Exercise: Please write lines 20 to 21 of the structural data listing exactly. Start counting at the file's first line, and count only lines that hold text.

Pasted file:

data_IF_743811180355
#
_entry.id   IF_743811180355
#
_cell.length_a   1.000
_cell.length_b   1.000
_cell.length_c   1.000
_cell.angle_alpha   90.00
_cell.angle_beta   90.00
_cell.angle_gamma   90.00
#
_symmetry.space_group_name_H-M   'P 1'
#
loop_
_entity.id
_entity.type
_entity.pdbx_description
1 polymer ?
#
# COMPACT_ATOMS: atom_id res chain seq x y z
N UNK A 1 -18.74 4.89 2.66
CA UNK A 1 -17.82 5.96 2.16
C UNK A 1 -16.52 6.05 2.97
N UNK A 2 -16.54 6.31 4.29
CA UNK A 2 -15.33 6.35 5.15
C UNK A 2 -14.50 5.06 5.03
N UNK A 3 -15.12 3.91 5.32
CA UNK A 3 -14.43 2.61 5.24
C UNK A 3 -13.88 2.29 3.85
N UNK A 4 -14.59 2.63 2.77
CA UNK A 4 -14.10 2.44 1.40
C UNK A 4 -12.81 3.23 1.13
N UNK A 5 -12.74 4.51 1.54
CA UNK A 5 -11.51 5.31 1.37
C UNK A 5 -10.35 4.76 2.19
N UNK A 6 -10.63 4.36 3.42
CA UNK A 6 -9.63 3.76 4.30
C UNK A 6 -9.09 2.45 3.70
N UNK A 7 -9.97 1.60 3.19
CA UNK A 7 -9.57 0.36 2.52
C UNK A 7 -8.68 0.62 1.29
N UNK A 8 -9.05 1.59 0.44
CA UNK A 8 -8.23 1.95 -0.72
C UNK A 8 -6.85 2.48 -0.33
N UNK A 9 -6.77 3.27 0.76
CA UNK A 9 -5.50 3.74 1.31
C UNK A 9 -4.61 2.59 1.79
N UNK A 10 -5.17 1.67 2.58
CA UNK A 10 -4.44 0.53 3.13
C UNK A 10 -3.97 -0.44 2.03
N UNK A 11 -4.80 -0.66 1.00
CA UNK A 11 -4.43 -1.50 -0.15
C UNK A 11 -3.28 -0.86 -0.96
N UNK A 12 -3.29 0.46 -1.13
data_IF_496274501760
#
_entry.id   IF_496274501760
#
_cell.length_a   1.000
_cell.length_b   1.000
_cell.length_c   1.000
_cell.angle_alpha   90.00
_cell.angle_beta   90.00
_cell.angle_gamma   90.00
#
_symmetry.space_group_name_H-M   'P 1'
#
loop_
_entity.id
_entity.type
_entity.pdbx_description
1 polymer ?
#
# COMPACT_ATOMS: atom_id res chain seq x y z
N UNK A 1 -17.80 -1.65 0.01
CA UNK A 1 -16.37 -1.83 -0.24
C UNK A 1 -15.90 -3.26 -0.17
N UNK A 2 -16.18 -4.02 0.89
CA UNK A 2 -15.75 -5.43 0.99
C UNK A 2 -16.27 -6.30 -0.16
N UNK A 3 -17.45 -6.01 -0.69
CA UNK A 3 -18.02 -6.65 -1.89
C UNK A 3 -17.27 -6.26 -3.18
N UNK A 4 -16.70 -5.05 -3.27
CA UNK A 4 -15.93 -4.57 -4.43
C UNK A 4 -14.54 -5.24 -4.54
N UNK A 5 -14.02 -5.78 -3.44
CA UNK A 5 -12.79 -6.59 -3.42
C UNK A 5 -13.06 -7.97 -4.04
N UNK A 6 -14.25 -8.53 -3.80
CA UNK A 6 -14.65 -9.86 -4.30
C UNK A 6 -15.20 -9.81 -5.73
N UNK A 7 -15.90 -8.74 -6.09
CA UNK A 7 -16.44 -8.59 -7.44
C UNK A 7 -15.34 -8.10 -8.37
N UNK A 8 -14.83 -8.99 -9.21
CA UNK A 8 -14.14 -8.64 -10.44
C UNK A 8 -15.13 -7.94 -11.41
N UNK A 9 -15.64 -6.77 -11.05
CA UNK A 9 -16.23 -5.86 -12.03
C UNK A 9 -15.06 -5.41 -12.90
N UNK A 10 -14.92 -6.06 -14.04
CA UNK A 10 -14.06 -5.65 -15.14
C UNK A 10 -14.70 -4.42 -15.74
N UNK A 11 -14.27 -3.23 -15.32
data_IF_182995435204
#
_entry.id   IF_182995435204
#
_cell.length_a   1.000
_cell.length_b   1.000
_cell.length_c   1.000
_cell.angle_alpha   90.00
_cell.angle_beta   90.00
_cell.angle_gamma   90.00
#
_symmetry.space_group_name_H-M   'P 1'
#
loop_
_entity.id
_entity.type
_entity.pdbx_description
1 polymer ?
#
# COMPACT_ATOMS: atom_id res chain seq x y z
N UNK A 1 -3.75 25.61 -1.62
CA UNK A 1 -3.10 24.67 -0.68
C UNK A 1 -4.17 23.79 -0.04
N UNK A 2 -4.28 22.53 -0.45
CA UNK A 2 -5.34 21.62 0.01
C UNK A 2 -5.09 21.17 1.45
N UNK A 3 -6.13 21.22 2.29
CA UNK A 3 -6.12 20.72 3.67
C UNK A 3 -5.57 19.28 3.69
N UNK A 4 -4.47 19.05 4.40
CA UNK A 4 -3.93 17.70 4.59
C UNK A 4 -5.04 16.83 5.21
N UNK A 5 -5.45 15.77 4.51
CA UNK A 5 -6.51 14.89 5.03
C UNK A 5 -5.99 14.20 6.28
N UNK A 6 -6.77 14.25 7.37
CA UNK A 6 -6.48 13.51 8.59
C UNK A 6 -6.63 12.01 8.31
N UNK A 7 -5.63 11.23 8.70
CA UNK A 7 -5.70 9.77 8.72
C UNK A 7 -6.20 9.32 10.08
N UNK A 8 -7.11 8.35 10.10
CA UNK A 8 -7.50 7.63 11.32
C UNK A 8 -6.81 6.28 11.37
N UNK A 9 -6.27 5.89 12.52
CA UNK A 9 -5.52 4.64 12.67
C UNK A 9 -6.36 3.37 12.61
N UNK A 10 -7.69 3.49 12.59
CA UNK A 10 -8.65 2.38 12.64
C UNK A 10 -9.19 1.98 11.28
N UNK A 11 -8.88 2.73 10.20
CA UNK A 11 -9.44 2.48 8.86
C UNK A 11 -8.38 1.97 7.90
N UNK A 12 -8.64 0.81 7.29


# COMPACT_ATOMS: atom_id res chain seq x y z
N UNK A 1 -18.74 4.89 2.66